Promoting youth mentorship is vital for Nigeria’s economic development – Sekibo
Ifie Sekibo, managing director and chief executive officer of Heritage Bank Plc, says his passion for youth mentorship is hinged on his belief that it is the pathway to the economic development of the country and the African continent at large.
Sekibo, reputed for returning moribund companies to the path of sustained profitability, said he finds it satisfying, mentoring the younger generation, an act he does with passion and his God-given resources.
Sekibo said in a statement that entrepreneurship is the way to go, and youths need to be mentored on how to navigate the various challenges they may encounter while doing business.
Going down memory lane, he said the support and advice he received during his earlier career as an auditor II with the Rivers State government’s in 1988 has equipped him and provided direction for his career trajectory.
Nigerian youthful population has long been touted as her human capital resource, and when well managed, will grow the Gross Domestic Product (GDP), and make the country a global leader in the comity of nations.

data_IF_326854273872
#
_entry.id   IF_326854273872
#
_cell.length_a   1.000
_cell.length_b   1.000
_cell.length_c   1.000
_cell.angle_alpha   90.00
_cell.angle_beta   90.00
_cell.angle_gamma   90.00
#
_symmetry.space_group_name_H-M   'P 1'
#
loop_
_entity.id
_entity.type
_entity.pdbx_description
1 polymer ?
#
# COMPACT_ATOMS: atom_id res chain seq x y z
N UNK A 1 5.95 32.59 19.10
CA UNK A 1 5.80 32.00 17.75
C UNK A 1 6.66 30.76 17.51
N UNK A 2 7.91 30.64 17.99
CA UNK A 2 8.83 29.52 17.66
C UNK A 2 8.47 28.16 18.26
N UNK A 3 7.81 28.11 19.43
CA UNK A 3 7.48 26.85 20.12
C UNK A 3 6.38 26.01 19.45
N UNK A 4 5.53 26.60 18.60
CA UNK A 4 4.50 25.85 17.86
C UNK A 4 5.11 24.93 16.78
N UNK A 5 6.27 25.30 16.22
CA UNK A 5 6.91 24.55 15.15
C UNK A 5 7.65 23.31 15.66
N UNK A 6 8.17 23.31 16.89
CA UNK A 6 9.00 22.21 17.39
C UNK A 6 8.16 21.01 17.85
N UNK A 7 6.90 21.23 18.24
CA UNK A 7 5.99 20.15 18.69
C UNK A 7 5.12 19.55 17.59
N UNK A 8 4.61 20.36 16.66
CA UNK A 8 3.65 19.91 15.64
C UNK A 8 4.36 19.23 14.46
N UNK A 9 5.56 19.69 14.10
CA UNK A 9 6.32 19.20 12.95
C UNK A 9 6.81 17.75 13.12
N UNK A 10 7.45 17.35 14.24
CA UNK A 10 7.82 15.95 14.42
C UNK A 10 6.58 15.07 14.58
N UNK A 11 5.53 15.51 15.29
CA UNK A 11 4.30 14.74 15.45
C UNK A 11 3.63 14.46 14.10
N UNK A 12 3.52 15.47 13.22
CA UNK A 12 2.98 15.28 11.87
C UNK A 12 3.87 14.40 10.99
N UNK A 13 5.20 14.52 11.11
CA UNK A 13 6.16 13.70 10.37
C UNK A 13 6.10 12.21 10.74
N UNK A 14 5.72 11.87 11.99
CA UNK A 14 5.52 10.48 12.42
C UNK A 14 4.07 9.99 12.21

Currently, there is a growing apprehension that the country might not benefit from its youthful population with various data revealing that the country’s population is growing faster than its GDP.
Nigeria’s economy is not growing fast enough to create the needed jobs for its unemployed youthful population, especially since the outbreak of the COVID-19, the economy has been battered by low oil price and FX volatility.
The African Development Bank, in its regional economic outlook report, said West Africa’s burgeoning youth population offers a strategic workforce that can leverage for economic growth, despite the virus outbreak that is devastating to the global economies.
During the virtual launch, the report stated that owing to the pandemic outbreak, growth in the West Africa region, which was poised to expand by 4.0 percent in 2020 is now projected to contract by -2.0 percent in 2020 and could fall by as much as -4.3 percent in a worst-case scenario.
Nigeria, being among the countries that depend majorly on oil and others that depend on tourism for foreign exchange will significantly face heightened external account imbalances, stoking a build-up of public debt.